Voters in Colorado approved an amendment that makes it more difficult to alter Colorado’s Constitution. In essence, it now requires that any proposed amendment must be approved by voters in each of the state’s 35 Senate districts. Environmental and animal rights groups have used the ballot process in other states to try to usurp wildlife management and conservation efforts.

Monday, November 7, 2016

Idaho Grants Benefit Research, Habitat, Hunting Heritage

Below is a complete listing of the Rocky Mountain Elk Foundation’s 2016 grants for the state of Idaho. Go here for more information.

Ada County—Provide a RMEF Elk Education Trunk to Mountain View Elementary in Boise to assist students in grades 1-6 learn about wildlife, conservation, habitat and wildlife management, responsible hunting and other outdoor-related issues.

Blaine County—Remove encroaching conifers from 50 acres of aspen stands on Bureau of Land Management (BLM) land followed by prescribed burning, noxious weed treatment and fencing to promote aspen recovery as a benefit for winter elk range.

Boise County—Apply noxious weed treatment along 38 miles of non-motorized trails on the Boise National Forest to benefit elk calving grounds.

Bonneville County—Provide funding to assist the Idaho Department of Fish and Game (IDFG) in suppressing cheatgrass invasion on approximately 8,000 acres of the 34,000-acre Tex Creek Wildlife Management Area, which was severely impacted by the 2016 Henry’s Creek Wildfire and is vital winter range for upwards of 3,500 elk and 4,000 mule deer..

Caribou County—Apply noxious weed treatments on 526 acres within the backcountry in the Montpelier and Soda Springs Ranger Districts on the Caribou National Forest (also benefits Bear Lake, Lincoln, Franklin and Bonneville Counties).

Clearwater County—Provide Torstenson Family Endowment (TFE) funding for ongoing research focused on an elk monitoring program in the Clearwater Basin of north-central Idaho that includes: 1) establishing a land use habitat matrix to be used as the foundation for management and monitoring of elk, 2) applying the new Oregon-Washington elk nutrition and habitat models, and 3) capturing and collaring elk for subsequent monitoring (also affects Idaho County); and provide TFE funding toward proposed extensive landscape restoration in the Clearwater Basis of north-central Idaho to bolster early seral habitat to assist elk and other wildlife (also benefits Idaho County).

Elmore County—Plant bitterbrush seedlings on 800 acres of elk and mule deer winter range on the Boise National Forest as part of a multi-year restoration effort in an area that experienced large wildfires in 2012 and 2013.

Lemhi County—Remove encroaching conifers from 150 acres of aspen stands on BLM land to benefit wildlife forage (also affects Custer County).

Owyhee County—Plant approximately 140,000 Wyoming big sagebrush seedlings across a 4,700-acre area along the Jarbidge River Canyon on BLM lands that burned in the 2007 Murphey Complex Wildfires to provide calving habitat and cover for elk and other big game species.

Twin Falls County—Providea RMEF Elk Education Trunk to Harrison Elementary School in Twin Falls as a supplement to the science program in all grades which will be used to introduce students to wildlife in their own backyards and the importance of conserving natural wildlife habitat.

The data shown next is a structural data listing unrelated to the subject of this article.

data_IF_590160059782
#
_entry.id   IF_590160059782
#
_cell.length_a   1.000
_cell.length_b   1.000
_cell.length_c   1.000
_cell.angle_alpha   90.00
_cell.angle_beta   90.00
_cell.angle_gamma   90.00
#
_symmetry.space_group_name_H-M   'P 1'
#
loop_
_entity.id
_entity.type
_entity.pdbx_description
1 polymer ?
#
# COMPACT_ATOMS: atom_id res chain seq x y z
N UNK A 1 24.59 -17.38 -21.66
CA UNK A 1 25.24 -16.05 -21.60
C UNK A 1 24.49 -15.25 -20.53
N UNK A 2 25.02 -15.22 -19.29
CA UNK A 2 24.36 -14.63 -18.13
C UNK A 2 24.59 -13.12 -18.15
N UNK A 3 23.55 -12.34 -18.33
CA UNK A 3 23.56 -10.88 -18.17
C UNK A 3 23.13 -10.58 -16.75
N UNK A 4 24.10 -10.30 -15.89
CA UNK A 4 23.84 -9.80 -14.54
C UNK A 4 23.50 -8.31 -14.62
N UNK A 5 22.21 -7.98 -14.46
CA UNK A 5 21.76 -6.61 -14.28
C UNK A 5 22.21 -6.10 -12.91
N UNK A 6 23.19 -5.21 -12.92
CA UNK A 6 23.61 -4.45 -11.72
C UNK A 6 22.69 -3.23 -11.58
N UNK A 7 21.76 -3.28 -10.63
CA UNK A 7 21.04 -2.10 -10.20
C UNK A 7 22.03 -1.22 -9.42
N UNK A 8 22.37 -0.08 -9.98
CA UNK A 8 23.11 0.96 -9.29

Washington County—Provide funding to purchase 20 GPS collars for cow elk in Game Management Units 22, 31 and 32 on the Payette National Forest to better understand elk movements and provide information to assist with management objectives (also affects Adams County).

Statewide—Provide TFE funding for the Foundation for Wildlife Management to assist with wolf management in areas where elk and other ungulates suffer the highest wolf predation; provide funding to bolster the Upper Snake River chapter of the Idaho Hunter Association's shooting trailer in order to attract more young hunters to community events; provide funding to the Idaho Sportsmen's Alliance (of which RMEF is a member) which works to protect and advance the outdoor heritage of hunting, fishing, trapping and shooting in Idaho by reviewing issues in the Idaho Legislature, IDFG and other agencies that affect sportsmen and women; sponsor the Be Bear Aware Campaign's bear avoidance and bear spray information and training events across northern Idaho; provide funding to the Idaho Coalition of Land Trusts which has a mission to support and advance professional excellence in voluntary private land conservation for people and nature; and provide funding to the Boy Scouts of America's Camp Bradley near Stanley to assist with the purchase of science kits, survival supplies and the improvement of nature trails that help youth study wildlife and wildlife habitat.

Election Day 2016: Doing Our Civic Duty

RMEF Family,

America is a great country! Sure, we have our challenges but we all have the ability to have our voices heard and we can make a difference.

Now is the time for each of us to step up and help shape our shared future by carrying out our civic duty as we head to the polls. As you do so, please make sure you are informed about candidates. The leaders we elect will determine a direction for the future.

Same thing goes for the issues. There are many initiatives, amendments and proposals in many different states that could have dramatic effects on our landscapes, wildlife, conservation efforts, hunting and fishing. 

I am especially grateful for our military members who have served and continue to serve our country. It is their selfless service that allows us the freedoms we enjoy as Americans. 


David Allen
RMEF President & CEO